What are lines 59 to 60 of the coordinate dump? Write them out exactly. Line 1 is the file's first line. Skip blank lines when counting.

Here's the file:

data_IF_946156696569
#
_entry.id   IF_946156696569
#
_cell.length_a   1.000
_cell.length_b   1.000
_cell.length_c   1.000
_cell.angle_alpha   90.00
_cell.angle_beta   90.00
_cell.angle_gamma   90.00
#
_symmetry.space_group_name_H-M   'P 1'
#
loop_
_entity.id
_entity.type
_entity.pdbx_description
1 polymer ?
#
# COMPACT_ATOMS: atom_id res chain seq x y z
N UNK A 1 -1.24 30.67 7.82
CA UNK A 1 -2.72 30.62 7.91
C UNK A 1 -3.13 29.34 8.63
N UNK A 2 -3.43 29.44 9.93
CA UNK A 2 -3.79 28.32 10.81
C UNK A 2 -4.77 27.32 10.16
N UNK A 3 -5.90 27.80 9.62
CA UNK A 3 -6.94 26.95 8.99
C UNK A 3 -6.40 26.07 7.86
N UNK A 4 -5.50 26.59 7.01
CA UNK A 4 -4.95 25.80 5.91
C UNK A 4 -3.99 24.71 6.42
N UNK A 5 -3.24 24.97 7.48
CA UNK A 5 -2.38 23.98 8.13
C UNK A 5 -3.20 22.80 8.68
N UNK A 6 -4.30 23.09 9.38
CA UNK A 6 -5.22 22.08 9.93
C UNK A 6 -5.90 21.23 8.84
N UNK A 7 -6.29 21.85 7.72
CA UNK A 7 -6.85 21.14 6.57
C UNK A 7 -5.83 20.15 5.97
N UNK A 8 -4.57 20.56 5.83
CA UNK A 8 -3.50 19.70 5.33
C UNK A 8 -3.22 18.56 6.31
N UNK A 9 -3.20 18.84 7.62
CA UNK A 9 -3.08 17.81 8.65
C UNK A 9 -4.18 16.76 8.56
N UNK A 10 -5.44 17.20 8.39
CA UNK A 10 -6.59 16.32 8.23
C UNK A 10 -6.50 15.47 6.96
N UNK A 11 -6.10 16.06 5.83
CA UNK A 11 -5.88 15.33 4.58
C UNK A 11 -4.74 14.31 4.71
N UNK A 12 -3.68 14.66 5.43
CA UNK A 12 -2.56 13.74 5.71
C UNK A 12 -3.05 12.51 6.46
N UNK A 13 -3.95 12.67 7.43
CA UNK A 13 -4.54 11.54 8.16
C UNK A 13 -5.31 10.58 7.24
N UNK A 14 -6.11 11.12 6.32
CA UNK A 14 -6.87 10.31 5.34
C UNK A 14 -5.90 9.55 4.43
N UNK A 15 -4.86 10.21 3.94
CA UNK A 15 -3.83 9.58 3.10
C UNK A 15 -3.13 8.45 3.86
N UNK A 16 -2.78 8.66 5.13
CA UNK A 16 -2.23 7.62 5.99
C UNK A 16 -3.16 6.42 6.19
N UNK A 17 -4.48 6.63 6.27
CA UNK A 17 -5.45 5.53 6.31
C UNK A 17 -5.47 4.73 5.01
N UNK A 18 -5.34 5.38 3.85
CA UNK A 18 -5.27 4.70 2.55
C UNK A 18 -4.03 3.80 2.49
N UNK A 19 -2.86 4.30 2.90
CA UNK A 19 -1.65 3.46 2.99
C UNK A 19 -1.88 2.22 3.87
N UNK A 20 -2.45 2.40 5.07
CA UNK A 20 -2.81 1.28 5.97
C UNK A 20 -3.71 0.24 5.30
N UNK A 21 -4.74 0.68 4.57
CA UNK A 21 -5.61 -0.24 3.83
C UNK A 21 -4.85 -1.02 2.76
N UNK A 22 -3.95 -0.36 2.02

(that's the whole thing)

C UNK A 13 -5.31 10.58 7.24
N UNK A 14 -6.11 11.12 6.32